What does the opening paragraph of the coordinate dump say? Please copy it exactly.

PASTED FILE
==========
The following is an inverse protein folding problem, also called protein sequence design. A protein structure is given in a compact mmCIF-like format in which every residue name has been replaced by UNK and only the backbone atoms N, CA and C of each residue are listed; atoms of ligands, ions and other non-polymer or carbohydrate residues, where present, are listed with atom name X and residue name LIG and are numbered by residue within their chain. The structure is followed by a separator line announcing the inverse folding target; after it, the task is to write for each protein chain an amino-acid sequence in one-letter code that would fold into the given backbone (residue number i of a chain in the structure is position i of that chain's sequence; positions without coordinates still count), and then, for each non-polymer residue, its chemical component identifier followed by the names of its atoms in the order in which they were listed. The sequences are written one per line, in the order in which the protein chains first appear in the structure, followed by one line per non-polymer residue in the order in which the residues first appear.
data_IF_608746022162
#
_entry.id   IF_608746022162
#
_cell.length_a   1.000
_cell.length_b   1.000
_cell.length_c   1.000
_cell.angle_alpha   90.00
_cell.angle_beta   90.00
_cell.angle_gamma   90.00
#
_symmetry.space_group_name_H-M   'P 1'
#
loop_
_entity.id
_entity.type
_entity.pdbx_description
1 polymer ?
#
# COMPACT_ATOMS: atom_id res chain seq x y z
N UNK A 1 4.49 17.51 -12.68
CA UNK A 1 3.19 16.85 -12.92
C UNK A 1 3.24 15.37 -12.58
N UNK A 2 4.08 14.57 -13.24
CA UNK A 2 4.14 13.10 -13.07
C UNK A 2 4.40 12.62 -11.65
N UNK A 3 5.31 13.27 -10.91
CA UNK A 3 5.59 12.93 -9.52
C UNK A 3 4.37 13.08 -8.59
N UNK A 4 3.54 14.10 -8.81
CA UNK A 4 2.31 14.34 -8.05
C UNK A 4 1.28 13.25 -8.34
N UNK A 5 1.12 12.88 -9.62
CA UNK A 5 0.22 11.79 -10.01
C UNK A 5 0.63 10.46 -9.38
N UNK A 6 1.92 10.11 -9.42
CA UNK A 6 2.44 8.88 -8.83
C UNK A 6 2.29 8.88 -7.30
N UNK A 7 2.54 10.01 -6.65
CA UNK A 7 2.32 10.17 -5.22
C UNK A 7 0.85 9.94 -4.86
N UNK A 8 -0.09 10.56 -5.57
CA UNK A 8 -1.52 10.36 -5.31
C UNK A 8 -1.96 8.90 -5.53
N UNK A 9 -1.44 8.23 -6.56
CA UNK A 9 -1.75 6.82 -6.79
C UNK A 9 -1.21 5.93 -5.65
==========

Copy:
The following is an inverse protein folding problem, also called protein sequence design. A protein structure is given in a compact mmCIF-like format in which every residue name has been replaced by UNK and only the backbone atoms N, CA and C of each residue are listed; atoms of ligands, ions and other non-polymer or carbohydrate residues, where present, are listed with atom name X and residue name LIG and are numbered by residue within their chain. The structure is followed by a separator line announcing the inverse folding target; after it, the task is to write for each protein chain an amino-acid sequence in one-letter code that would fold into the given backbone (residue number i of a chain in the structure is position i of that chain's sequence; positions without coordinates still count), and then, for each non-polymer residue, its chemical component identifier followed by the names of its atoms in the order in which they were listed. The sequences are written one per line, in the order in which the protein chains first appear in the structure, followed by one line per non-polymer residue in the order in which the residues first appear.